It has been a while since I have had a news roundup. Sorry. I have fallen down on the job. First, on a personal note, a couple of years ago, I thought that I could get out of medicine. So, I thought that I should/could buy a building. I would broadcast from the building and rent out some space to help cover costs. I put pen to paper and found a great building. I looked for financing and started negotiating. We got to a price that was somewhat less than outrageous and then the fun began. To make a long story short, I couldn’t get financing and wanted to back out of the contract. The owner of the building said no, I couldn’t get out of the contract. I couldn’t back out. He wanted me to buy the building by hook or by crook. Soon thereafter the lawsuits started flying. I was being sued for over a million dollars. I had to retain my own lawyer. (Did you know good lawyers are expensive??? I mean really expensive.) So, the owner of the building sold the building for more than I had offered. I thought that the lawsuit would be dropped. Nope. He still wanted his money. Now, however, he only wanted $100,000. He was wronged. 18 months later. Thousands of dollars later. The lawsuit was dropped at last. This ends one of the craziest chapters in my life. The one thing that I have learned is that a good lawyer is worth the money. 🙂
Syria. Well, damn. So, here’s what we have been told. Syria had used chemical weapons against its people before. Syria attacked its people with chemical weapons. We know from where the missiles were launched and we know where the missiles landed. We know that Syria shelled the area in order to destroy evidence. At least this is what we were told by John Kerry today. I hate to say it, but we were told that we knew that Iraq had nuclear, chemical and biological weapons. We were told that Iraq was a threat to the US. These statements were lies. Is the Obama administration lying to the American people? If we know all of this, why don’t the British know the same things? Why didn’t Prime Minister David Cameron present this information to Parliament? (I admit that I don’t know what he presented. All I know is that he didn’t convince Parliament that any type of military action was necessary.) Continue reading News Roundup – Syria, Jobs→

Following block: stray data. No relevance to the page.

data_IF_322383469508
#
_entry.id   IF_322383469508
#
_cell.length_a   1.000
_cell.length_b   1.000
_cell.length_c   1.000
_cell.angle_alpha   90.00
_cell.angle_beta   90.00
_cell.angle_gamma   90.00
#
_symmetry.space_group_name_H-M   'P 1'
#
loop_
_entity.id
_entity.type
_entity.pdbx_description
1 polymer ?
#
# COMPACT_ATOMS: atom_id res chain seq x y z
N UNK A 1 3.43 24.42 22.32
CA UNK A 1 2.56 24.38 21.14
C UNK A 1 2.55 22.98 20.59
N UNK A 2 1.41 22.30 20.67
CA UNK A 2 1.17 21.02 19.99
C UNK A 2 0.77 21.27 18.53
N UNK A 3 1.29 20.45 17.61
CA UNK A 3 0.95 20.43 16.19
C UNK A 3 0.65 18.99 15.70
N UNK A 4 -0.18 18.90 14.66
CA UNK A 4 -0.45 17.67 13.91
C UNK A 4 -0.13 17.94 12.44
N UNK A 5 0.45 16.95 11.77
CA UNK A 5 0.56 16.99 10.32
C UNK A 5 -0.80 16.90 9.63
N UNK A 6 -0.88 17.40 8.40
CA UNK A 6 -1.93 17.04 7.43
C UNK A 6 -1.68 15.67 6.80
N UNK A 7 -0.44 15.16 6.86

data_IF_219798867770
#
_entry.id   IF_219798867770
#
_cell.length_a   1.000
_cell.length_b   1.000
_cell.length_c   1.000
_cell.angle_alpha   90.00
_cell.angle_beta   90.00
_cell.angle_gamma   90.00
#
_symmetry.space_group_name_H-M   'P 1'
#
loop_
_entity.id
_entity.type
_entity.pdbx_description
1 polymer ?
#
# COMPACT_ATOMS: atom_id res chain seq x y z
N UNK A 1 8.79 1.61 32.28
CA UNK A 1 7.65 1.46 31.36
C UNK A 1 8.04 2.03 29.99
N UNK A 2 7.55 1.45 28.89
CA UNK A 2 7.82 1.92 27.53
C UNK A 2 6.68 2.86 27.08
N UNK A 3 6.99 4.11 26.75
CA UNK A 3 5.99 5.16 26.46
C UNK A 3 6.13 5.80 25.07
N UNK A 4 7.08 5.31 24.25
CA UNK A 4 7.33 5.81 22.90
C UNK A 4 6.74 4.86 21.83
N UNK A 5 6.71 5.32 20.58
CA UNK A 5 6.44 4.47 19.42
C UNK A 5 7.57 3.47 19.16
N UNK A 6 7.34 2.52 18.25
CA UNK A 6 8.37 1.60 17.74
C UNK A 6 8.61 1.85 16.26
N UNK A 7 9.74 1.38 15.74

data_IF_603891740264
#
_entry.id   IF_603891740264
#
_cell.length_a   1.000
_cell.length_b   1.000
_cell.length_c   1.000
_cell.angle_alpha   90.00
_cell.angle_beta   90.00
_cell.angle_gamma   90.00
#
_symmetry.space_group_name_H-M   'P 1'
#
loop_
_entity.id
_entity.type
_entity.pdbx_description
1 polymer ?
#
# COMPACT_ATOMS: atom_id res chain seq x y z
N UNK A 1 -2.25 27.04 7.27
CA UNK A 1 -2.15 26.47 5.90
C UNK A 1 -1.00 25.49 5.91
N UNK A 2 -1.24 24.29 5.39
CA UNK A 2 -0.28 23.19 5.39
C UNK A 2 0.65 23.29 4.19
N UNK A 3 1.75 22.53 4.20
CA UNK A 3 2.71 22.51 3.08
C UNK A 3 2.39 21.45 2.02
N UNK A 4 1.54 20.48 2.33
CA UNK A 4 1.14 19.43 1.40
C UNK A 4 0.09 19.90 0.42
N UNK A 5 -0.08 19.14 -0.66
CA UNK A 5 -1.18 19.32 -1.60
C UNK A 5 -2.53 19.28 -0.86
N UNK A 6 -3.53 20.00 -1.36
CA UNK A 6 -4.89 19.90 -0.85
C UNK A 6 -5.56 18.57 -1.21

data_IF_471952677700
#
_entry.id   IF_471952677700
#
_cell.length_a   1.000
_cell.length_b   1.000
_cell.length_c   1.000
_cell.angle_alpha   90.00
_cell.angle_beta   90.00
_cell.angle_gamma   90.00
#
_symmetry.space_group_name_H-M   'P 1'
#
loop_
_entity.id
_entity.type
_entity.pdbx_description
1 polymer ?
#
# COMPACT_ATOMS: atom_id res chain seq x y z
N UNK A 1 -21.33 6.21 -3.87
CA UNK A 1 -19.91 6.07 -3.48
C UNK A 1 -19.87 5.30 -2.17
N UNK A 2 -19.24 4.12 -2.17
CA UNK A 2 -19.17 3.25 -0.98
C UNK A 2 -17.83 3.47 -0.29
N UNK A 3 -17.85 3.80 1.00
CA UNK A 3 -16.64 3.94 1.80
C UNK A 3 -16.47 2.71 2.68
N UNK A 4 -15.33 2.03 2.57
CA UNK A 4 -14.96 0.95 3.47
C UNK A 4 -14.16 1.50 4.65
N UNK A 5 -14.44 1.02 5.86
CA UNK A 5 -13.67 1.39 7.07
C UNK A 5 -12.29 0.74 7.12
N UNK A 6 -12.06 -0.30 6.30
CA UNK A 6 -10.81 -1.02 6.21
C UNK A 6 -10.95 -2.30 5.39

How can you oppose giving medical care to volunteers who sucked up all of that dust and crap at Ground Zero? Government has no higher purpose than to take care of those who laid it on the line for our country and fellow citizens.
A bill that should have been one of the year’s most obvious no-brainers passed today, about three months later than it should have.
The Zadroga 9/11 Health and Compensation Act would pay health care costs for 9/11 rescue workers, sickened after exposure to the toxic smoke and debris. The legislation was fully paid for, financed by closing a tax loophole for American companies that try to hide their headquarters at P.O. box in the Caymans.
The GOP trashed the bill, calling the health care money a “slush fund.” In July, it needed a two-thirds majority to pass, and it came up short — nearly every Democrat voted for it, and nearly every Republican voted against it.
Today, the House tried again, and this time it passed.
The final vote was 268 to 160. Among the majority, 251 Democrats voted for it, while only three voted against it. On the other side of the aisle, 17 House Republicans voted for the bill, while 157 opposed it.
The bill calls for providing $3.2 billion over the next eight years to monitor and treat injuries stemming from exposure to toxic dust and debris at ground zero. New York City would have paid 10 percent of those health costs. The bill seeks to set aside $4.2 billion to reopen the Sept. 11 Victim Compensation Fund to provide compensation for any job and economic losses.
In addition, the bill contains a provision that would have allowed money from the Victim Compensation Fund to be paid out to anyone who receives payment under the pending settlement stemming from lawsuits that 10,000 rescue and cleanup workers filed against the city.
Yesterday, the University of Washington held a debate about the constitutionality of the recently passed health care reform bill. The Seattle Times reports that none of the panelists at the debate argued that the bill was unconstitutional because the organizers of the event couldn’t find any law professors who held that view:
The University of Washington billed it as a debate among distinguished law faculty over whether the new federal health-care law is constitutional.
But while the four panelists at a packed event Tuesday may have differed on some of the finer points, they all agreed on the big question: They said the new law passes constitutional muster and that various lawsuits arguing the opposite — including the one joined last week by state Attorney General Rob McKenna — have little merit or chance of success.Even John McKay, the former Republican U.S. attorney for Western Washington (who was forced out in 2006 under contentious circumstances) said that while he sympathized with some of the political issues in play, he thought the lawsuits lacked merit. In fact, he questioned the timing and thrust of the cases: “One way to say it is, that this has to be seen as a political exercise,” he said.
Moderator Hugh Spitzer noted the lack of a vigorous dissenting voice. “I will say that we tried very hard to get a professor who could come and who thinks this is flat-out unconstitutional,” he said. “But there are relatively few of them, and they are in great demand.”